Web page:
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Weird question about BS


Replies to: Weird question about BS

  • CaliPopsCaliPops 329 replies2 discussionsRegistered User Posts: 331 Member
    edited November 2018
    From what I've witnessed, I'm inclined to agree with those who have provided a generally positive image of what you're likely to encounter. I think it's fair to say that most top schools try to filter for positive personality characteristics to at least some degree, and that filtering (as imperfect as any filter is likely to be) can only work to your benefit. From the outside looking in, I've seen kids of every size, color, gender, and sexual orientation who appear to be very popular, and I think students make some effort to police one another about any truly boorish behavior. But, as others have said, I would not expect any dramatic shift in how you are currently treated by peers. While I think the schools are generally populated with good kids, it's still high school, and no school is perfect.
    edited November 2018
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  • ChoatieMomChoatieMom 5130 replies236 discussionsRegistered User Posts: 5,366 Senior Member
    Also, if you attend a school that requires athletics you might actually end up fitter than you were previously

    I almost never surf the cafe, and I see this thread has been dormant a while, but I'll add my anecdote as additional encouragement for @CavsFan2003 and anyone else who reads this thread with the same concern.

    ChoatieKid was pudgy when he enter BS. He had zero athletics prior. He worried about the sports requirement because, not only had he never played a sport or thrown a ball, he never watched sports or had any interest. When he had to choose an activity at BS, he looked at the physiques of the rowers and thought, "I want to look like that!" Believe me, he had a long way to go but, by the end of freshman year, we hardly recognized the kid we'd dropped off in September. He stuck with rowing and made the varsity team his junior year. He got that physique. Then, he chose the military for college and has had to pass the Army Physical Fitness Test (APFT) multiple times a year. Fail it twice in row, you get separated; fail before graduation, you don't graduate. Fitness is an ingrained part of his life now.

    The point I want to make, @CavsFan2003, is that not all kids at BS are fit but BS will give you the opportunity and encouragement to work on that if it's important to you and you are determined. I think it took courage for our formerly bullied out-of-shape son to show up for crew, but he said that no one made fun of him or made him feel unwelcome. In fact, the experienced rowers were very patient with him, and it was their kindness and encouragement that helped him stick with it. We were so impressed by their inclusiveness, but I don't believe this ethic is unique to crew. I have said many times on this board that rowing was the greatest thing our son got from boarding school. Given how transformative it was for him, it trumped the academics by far. He didn't have to work anywhere near as hard on his schoolwork as he did on his body, and his teammates encouraged him every step of the way.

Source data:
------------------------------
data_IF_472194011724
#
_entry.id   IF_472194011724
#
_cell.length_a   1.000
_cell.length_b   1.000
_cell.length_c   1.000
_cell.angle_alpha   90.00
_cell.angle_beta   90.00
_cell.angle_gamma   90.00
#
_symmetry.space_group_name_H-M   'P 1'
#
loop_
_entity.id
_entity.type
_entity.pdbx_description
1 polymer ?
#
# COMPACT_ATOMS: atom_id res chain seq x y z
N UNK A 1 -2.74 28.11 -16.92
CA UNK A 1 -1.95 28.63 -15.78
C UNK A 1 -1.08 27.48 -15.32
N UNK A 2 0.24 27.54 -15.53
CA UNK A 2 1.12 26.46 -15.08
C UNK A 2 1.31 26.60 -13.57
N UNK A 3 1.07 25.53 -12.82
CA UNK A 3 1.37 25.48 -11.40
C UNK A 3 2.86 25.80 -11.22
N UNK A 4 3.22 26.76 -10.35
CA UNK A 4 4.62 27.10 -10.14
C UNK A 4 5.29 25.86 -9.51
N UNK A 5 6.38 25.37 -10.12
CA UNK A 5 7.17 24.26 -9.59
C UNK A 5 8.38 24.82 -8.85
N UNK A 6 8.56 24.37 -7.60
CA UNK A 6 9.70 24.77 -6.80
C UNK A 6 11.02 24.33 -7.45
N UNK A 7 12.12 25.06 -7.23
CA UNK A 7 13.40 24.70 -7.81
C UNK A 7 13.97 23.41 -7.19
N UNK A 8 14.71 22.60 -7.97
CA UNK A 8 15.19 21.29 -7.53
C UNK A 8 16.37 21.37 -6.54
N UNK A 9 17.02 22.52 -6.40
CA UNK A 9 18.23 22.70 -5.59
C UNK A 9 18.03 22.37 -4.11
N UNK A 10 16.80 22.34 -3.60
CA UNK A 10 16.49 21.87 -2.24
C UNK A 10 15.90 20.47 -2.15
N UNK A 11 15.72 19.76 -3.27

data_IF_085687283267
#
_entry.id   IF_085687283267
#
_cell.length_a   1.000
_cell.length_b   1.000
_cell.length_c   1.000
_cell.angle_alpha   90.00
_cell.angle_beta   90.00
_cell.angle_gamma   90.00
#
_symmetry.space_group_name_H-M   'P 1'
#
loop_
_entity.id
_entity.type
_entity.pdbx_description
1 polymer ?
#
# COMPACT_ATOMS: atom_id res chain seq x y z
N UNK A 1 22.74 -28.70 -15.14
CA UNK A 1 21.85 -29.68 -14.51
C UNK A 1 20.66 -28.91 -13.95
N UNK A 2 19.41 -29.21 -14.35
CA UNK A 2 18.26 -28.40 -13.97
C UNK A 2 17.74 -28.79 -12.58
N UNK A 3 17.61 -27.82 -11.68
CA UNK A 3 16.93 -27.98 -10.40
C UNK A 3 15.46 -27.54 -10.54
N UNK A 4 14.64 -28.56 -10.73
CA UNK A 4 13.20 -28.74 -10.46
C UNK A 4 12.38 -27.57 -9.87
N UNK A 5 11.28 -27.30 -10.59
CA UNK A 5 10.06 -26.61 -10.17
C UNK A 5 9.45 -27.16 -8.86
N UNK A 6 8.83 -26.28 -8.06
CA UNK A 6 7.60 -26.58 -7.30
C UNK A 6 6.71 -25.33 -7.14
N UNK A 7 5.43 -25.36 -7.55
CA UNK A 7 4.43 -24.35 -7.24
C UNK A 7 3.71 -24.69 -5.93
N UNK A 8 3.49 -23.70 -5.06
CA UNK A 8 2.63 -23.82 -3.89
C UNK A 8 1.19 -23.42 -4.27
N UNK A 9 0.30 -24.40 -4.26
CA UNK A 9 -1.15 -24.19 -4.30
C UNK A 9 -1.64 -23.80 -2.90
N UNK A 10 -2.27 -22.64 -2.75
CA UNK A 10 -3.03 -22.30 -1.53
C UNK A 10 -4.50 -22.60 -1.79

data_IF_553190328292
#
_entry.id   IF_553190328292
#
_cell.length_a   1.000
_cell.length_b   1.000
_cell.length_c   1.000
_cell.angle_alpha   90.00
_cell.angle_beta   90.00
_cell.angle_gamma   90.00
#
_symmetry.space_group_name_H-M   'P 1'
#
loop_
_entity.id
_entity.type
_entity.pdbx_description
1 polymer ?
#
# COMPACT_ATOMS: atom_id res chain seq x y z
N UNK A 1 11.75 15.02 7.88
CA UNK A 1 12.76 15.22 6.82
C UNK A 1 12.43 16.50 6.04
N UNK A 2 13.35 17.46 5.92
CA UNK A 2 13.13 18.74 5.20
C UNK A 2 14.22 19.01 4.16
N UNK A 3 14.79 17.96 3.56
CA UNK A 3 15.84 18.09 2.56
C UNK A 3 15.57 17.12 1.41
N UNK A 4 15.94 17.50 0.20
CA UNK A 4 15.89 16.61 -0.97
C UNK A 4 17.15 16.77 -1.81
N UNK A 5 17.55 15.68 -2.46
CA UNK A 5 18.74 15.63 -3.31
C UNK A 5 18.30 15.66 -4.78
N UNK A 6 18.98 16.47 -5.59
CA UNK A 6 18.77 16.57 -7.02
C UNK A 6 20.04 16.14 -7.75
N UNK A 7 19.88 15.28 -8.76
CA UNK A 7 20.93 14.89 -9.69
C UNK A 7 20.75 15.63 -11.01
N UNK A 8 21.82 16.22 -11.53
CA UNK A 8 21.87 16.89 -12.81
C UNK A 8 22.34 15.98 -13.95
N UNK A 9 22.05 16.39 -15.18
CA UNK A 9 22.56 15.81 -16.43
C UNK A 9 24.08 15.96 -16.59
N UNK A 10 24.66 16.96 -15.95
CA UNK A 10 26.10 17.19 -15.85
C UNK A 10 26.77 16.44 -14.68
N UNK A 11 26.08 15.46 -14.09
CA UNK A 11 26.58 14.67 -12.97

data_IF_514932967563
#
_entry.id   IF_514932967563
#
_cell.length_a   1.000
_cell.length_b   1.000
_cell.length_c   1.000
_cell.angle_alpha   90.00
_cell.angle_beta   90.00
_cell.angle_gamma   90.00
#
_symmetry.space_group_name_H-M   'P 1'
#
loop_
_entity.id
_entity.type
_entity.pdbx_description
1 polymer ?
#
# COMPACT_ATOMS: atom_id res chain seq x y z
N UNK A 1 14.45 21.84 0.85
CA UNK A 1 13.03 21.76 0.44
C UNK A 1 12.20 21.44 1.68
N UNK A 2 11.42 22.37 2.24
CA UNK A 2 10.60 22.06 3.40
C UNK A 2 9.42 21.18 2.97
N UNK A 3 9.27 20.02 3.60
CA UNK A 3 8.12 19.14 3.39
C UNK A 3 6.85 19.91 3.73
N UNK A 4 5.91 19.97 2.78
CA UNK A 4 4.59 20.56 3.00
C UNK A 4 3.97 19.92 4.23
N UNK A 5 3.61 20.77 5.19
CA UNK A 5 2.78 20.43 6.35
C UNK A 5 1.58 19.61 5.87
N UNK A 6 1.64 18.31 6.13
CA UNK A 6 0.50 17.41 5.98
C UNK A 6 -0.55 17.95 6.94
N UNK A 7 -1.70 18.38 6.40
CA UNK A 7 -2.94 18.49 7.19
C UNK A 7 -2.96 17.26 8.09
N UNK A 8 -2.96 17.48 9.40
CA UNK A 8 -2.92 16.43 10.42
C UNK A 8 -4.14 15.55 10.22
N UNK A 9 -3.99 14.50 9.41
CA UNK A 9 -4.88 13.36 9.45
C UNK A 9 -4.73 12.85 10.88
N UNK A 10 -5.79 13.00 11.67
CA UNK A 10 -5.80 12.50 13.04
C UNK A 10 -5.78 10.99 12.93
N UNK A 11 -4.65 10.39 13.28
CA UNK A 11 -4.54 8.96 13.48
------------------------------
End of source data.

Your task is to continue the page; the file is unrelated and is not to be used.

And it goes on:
One other point I'll make is that the years from 14 to 18 cover a lot of physical growth, especially for boys. Coupled with even moderate activity and good diet, those extra inches can give you a big boost.

    Good luck, @CavsFan2003. I hope you reach all your goals.
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  • CavsFan2003CavsFan2003 879 replies70 discussionsRegistered User Posts: 949 Member
    @ChoatieMom Thank you for the comment! I really appreciated it. Tell ChoatieKid I say good job lol (or don't, but I'm hoping I make a transformation like him lol)

    I'm definitely excited about the healthy food and sports factor of BS. I participate in sports but none that make me super cut and healthy food is an issue at home. My dad was just laid off so we're in broke mode, so dinner's been Kraft macaroni and cheese and Hamburger Helper—good enough to eat, but can't say it's healthy lol but having the resources (and being forced to at BS) sounds like it'd make me a lot healthier

    I'm waiting for the growth spurt, lol, hopefully it'll come. Rowing seems like an awesome sport! I love kayaking and boating, whenever I go camping I always make sure to rent a kayak or a canoe and I spend a few hours on the lake/river. I definitely won't say I'm good enough to compete but I do enjoy rowing boats casually!

    Again thank you very much, I really appreciated your anecdote. :)
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  • dogsmama1997dogsmama1997 408 replies26 discussionsRegistered User Posts: 434 Member
    @ChoatieMom what a great story! I am hoping that the schools my daughter is applying to have kids like that.
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  • CTMom21CTMom21 405 replies2 discussionsRegistered User Posts: 407 Member
    That is such a great story, @ChoatieMom! I think the sports at BS offer such a great oppprtunity for any level of athlete, from beginner to D1 prospect. A kid at any level can learn a sport (many of which are no-cut or have a level for anyone) with really good coaches and spectacular facilities. DS — who hadn’t skated in nearly 10 years — is in his 2nd year of “varsity rec puck” and has friends playing who had never skated before. The other kids are really supportive, and sports in general are a great stress reliever. Best wishes to you, @CavsFan2003 !
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